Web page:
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Make2Learn with IoT: Engaging Children into Joyful Design and Making of Interactive Connected Objects

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  • Monica Divitini, Norwegian University of Science and Technology (NTNU), Norway
  • Michail Giannakos, Norwegian University of Science and Technology (NTNU)
  • ,
  • Simone Mora, Norwegian University of Science and Technology (NTNU), Norway
  • Sofia Papavlasopoulou, Norwegian University of Science and Technology (NTNU), Norway
  • Ole Sejer Iversen
The Make2Learn workshop aims to explore the introduction in the learning processes of tools and methods for creative and joyful ideation, design and prototyping of Internet of Things (IoT) artifacts. IoT technologies offer opportunities to re-think everyday objects towards being more engaging, playful or educational than their ordinary selves. At the same time, a variety of environments have been developed to introduce making principles to children, e.g. via activities in museum, fablabs and hackerspaces. Making IoT artefacts enable children to foster co-creativity and joy in learning processes and to construct knowledge; leading to STEM concepts. Making activities for IoT often have a broad perspective that includes not just digital fabrication, but also design thinking concepts such as problem elaboration, brainstorming, ideation and reflection; enabling learning activities that “alternate abstract thinking with concrete doing”. Make2learn aims to bring together international researchers, educators, designers, and makers for exploring how the intersection between the design, making, learning and IoT fields can accelerate the acquisition of 21st Century learning competences. By employing state of the art aspects of learning technologies, Make2learn aims to develop a critical discussion about the well-established practices and technologies and how different tool and methods can be put into practice under different spaces such as the classroom, makerspaces, fablabs, etc. During the workshop a set of tools and methods to engage non- experts in ideation and prototyping activities of IoT artefacts (i.e. Tiles Toolkit), will be demonstrated to the participants as a way to engage discussion. Participants are also invited to bring and present their own tools. This will allow us to better understand and improve the value of Maker philosophy and the role of design and making IoT technologies to support teaching and learning.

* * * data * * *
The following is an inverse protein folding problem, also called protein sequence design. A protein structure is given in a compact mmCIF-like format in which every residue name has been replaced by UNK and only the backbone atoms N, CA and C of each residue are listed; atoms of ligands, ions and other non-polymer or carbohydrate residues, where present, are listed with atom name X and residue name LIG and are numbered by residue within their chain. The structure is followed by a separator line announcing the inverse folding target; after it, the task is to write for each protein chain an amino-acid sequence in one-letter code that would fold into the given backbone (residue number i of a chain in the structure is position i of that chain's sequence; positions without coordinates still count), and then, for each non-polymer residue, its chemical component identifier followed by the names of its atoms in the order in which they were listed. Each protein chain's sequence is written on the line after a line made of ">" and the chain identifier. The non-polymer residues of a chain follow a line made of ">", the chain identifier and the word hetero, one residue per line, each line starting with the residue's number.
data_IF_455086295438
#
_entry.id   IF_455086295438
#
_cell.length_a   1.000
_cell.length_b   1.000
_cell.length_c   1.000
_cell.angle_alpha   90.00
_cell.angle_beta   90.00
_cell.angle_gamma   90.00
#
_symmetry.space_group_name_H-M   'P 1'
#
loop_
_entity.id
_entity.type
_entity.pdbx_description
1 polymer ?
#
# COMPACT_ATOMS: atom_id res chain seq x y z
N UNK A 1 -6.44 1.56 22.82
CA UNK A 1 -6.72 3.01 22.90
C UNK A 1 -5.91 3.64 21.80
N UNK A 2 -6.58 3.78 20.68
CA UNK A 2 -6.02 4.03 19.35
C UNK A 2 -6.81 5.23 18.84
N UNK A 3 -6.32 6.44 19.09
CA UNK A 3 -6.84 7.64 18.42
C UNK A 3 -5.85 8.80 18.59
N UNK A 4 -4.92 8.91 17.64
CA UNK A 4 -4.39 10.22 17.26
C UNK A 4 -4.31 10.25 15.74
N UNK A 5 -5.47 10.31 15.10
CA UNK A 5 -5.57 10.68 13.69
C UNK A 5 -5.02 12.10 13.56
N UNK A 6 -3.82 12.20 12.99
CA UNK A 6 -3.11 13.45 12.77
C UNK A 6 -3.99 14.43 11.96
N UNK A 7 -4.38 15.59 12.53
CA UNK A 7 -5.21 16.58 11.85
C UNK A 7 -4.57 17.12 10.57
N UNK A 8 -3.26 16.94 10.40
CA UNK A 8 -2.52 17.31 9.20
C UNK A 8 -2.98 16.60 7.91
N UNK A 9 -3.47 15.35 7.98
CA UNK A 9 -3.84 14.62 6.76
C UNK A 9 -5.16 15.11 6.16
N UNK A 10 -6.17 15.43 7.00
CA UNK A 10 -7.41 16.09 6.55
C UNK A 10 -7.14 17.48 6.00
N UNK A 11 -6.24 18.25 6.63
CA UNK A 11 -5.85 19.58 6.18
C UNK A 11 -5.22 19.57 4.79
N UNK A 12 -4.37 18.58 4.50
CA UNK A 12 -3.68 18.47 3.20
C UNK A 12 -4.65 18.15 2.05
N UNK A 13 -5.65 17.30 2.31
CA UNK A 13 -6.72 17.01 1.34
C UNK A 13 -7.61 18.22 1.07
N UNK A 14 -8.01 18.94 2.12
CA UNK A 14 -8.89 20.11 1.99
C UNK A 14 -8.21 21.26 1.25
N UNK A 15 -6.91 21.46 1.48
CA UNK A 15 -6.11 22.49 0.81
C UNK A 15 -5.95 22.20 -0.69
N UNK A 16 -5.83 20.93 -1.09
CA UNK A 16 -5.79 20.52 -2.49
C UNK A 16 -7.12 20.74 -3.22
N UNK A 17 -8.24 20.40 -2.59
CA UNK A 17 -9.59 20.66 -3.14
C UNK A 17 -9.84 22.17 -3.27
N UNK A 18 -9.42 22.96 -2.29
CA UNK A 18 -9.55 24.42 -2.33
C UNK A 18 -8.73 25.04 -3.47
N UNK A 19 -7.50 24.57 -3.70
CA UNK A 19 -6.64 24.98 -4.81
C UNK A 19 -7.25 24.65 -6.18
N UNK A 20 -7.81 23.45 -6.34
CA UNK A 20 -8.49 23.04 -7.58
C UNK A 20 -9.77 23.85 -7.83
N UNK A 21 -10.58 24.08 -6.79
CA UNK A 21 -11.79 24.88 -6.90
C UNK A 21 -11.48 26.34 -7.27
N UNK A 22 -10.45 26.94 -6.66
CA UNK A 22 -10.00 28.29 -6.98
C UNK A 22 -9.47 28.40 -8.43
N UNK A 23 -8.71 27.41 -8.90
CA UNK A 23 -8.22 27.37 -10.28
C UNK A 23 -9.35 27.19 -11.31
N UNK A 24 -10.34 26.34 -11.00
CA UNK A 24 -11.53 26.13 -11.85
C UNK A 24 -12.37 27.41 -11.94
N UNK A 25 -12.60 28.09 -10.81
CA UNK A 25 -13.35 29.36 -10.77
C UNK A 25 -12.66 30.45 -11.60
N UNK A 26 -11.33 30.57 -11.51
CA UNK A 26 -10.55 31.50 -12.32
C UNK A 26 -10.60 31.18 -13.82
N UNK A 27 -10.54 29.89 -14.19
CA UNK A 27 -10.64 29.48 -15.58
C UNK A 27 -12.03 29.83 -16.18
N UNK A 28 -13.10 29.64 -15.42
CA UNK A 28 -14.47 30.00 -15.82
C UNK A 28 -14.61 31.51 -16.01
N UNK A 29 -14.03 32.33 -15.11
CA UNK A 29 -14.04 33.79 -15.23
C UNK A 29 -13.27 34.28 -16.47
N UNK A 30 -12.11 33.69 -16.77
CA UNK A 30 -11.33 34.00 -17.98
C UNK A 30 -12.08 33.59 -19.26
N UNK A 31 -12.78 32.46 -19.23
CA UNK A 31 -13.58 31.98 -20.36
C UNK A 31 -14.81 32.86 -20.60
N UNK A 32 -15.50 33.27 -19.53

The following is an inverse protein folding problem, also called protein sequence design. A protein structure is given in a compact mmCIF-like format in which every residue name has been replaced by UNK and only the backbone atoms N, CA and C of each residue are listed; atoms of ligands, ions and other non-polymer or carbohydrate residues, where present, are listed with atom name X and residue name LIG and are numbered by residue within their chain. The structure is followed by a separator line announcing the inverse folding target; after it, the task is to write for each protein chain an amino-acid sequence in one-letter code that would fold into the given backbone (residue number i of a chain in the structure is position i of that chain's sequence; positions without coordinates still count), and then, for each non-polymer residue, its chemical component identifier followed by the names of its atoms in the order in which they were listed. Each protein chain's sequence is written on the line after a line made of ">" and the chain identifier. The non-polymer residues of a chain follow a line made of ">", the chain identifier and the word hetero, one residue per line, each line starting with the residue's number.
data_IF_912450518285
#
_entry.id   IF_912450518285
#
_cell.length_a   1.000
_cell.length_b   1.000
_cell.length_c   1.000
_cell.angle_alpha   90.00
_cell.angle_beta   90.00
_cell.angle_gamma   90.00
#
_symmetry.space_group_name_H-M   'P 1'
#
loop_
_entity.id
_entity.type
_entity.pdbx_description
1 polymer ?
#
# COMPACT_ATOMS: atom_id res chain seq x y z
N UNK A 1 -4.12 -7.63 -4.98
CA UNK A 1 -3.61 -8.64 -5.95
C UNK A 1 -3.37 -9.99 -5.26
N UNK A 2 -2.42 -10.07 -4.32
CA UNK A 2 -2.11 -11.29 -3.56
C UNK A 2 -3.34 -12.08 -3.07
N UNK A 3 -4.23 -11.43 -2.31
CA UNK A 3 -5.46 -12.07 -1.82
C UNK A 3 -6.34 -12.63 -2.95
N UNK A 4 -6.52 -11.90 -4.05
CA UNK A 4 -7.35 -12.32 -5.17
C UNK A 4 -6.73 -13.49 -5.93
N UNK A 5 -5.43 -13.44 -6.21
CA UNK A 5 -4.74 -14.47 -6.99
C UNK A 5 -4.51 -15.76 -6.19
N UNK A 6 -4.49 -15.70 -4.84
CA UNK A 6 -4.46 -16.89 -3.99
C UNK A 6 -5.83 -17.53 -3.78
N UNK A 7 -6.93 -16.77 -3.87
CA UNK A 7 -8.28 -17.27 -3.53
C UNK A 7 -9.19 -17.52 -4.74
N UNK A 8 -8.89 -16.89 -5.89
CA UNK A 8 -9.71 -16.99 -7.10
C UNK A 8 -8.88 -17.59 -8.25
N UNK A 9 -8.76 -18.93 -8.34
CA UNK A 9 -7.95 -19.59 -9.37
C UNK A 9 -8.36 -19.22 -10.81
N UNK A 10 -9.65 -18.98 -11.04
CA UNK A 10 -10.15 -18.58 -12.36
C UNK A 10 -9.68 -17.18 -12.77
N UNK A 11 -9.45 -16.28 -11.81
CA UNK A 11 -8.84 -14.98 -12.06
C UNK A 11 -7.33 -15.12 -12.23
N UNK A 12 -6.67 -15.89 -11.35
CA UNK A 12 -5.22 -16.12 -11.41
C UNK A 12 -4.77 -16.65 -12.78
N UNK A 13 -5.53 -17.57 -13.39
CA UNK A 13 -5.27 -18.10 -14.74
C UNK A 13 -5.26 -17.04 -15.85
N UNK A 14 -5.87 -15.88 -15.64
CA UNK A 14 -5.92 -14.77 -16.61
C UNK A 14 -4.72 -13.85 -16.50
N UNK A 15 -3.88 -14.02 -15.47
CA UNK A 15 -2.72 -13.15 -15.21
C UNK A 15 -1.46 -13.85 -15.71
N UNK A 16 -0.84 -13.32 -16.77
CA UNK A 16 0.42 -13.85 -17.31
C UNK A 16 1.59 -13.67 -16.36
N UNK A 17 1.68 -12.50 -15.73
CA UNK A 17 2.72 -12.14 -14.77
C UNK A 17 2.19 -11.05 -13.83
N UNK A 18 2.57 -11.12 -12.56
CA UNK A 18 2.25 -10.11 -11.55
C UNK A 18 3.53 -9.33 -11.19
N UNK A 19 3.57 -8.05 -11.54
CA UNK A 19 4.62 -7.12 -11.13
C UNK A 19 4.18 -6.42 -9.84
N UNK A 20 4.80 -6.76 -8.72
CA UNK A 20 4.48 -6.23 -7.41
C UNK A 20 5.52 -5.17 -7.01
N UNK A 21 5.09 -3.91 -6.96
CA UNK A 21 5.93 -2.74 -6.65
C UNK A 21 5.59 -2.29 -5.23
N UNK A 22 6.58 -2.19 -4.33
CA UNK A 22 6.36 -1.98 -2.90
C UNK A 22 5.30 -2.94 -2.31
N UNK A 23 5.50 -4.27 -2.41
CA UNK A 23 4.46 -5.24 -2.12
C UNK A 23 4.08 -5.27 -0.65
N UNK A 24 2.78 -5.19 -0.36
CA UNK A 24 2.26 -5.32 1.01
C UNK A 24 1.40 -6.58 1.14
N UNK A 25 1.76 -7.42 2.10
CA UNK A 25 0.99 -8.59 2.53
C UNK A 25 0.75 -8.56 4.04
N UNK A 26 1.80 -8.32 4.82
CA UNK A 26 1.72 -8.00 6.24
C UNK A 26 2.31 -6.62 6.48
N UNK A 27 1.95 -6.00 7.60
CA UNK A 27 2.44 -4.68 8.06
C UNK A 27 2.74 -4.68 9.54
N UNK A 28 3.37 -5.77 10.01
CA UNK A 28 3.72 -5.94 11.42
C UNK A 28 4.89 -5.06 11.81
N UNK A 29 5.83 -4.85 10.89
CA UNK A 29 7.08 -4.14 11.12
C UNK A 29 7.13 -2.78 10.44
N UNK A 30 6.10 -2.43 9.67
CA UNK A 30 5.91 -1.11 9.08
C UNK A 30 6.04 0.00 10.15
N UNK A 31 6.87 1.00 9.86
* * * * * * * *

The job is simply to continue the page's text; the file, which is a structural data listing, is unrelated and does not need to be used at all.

Original languageEnglish
Title of host publicationIDC '17 : Proceedings of the 2017 Conference on Interaction
Number of pages4
Place of publicationNew York, NY, USA
PublisherAssociation for Computing Machinery
Publication year2017
ISBN (Electronic)978-1-4503-4921-5
Publication statusPublished - 2017

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